Artificial intelligence in the workplace: what’s in store for OHS?

The following article is a news item provided for the benefit of the Workplace Health and Safety profession. Its content does not necessarily reflect the views of the Australian Institute of Health & Safety.
Saturday, 29 August, 2020 - 12:45
Industry news
National News

Most organisations are still very much in their infancy when it comes to widespread adoption and application of artificial intelligence (AI) in the workplace, according to Microsoft Australia.

However, there is a stronger adoption of AI and investment in tools and the mechanisms to improve the workplace in industries with a greater degree of safety risk (such as mining, resources and agriculture) and a greater need for scale (such as healthcare), said Lee Hickin, national technology officer for Microsoft Australia.

“Perhaps one of the biggest inhibitors to many organisations’ ability to adopt AI into their workplace comes from the islands of data that are typically present,” said Hickin, who will be speaking as part as an AIHS virtual event on advanced technologies and innovations in workplace safety, which will be held on Thursday 3 September 2020.

“Building, inventory, people, work and asset data are often split across silos and so incorporating AI into the system first requires the consolidation of data into a single source.”

Hickin observed that many organisations are now embracing the potential of AI as well as building a culture that includes responsible and ethical AI at the core of their transformation.

However, data silos are a significant challenge for many organisations in terms of getting to the real insights and value that AI can provide.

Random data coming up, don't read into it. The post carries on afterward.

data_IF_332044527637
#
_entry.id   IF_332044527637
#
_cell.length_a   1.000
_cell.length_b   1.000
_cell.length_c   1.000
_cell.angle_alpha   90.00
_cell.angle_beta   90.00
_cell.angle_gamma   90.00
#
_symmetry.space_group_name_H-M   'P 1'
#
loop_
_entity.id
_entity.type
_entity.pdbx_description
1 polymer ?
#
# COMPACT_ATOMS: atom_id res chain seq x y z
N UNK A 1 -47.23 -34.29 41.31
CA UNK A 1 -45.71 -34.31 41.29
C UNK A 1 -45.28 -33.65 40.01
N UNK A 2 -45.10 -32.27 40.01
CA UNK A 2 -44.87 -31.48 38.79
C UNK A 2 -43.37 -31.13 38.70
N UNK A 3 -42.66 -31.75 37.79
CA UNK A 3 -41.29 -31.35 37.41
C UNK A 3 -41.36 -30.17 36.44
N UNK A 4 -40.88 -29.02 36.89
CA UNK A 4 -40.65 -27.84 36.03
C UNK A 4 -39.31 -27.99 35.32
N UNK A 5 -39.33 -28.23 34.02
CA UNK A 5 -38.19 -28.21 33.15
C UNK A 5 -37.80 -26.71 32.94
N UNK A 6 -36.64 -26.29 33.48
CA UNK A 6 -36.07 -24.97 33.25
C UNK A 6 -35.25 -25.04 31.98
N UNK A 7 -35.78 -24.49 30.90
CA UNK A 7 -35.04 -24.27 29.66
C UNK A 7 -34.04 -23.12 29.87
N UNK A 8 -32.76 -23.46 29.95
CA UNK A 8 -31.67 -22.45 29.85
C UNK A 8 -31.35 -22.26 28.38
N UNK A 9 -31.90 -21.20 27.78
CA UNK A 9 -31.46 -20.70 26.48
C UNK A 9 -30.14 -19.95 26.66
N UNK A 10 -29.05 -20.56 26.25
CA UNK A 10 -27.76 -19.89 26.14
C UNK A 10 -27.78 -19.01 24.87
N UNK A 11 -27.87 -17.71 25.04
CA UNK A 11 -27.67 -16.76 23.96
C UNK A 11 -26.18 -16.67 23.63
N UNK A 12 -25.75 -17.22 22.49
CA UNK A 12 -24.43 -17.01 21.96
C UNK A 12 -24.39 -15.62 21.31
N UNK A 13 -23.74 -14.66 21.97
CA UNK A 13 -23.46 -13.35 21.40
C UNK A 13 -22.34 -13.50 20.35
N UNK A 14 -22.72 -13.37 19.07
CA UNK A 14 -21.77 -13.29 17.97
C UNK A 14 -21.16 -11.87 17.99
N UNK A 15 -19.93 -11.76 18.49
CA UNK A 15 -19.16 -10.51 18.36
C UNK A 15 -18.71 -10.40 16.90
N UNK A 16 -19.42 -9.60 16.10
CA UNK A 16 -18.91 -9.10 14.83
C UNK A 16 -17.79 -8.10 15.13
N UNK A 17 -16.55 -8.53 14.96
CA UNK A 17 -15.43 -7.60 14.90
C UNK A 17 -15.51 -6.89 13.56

“AI needs access to data to learn and get better and the integrity of the data is key,” said Hickin.

“For example, teaching an AI system to recognise dangerous spillages in the workplace requires the system to be shown (taught) many pictures of spillages of different types and severities so it can learn the difference between a water spillage vs a corrosive chemical spill which has a much higher severity.”

There are a number of ways in which AI technology can help identify and alert organisations to OHS issues in the workplace, Hickin added.

In the main, these come down to the use of visual image identification capabilities which use live and real-time image data to provide an alert on issues such as hazardous materials exposed, spillages and broken or damaged environments, incorrect use of safety equipment and the number of people in a constrained space.

AI technology can also be used to detect non-visible hazards such as poisonous gas levels, or sound or pressure changes in equipment that indicate an impeding failure, alerting people to the risk and activating a process of remediation automatically.

Hickin also observed that there are also a number of key trends occurring across a range of industries – the first of which is an overall reduction in the cost of being able to run the scale of data required to predict accurate AI models.

“It’s getting cheaper and therefore more accessible to individual and organisations of all sizes,” he said.

“Secondly, the availability of data is growing every day and this access to new and better data is helping to create more reliable and trusted AI systems.

“Finally, I would speculate that we are going to see an acceleration of AI at the edge – the ability for rich and powerful AI models to be run in small, low cost and low power devices able to be deployed into hundreds of physical environments.”

For organisations and OHS professionals looking to explore the adoption of AI, Hickin said it is important to have a data strategy and build a plan for how to access all data across the business.

The cost of doing this and the range of tools available to you in the cloud today make this much easier and less impactful to core business systems than ever before, he explained.

“Begin to pilot, test and experiment with AI – the technology is low cost and the data is freely available so do many experiments and learn about how AI can help your business,” Hickin said.

“Finally, take the time to learn and develop a knowledge of responsible AI. Understand the potential but also the risks of implementation that might lead to undesirable outcomes.”


Hickin will be speaking as part of an AIHS virtual event on advanced technologies and innovations in workplace safety, which will be held on Thursday 3 September 2020 from 1-4pm. For more information visit the AIHS virtual event series website.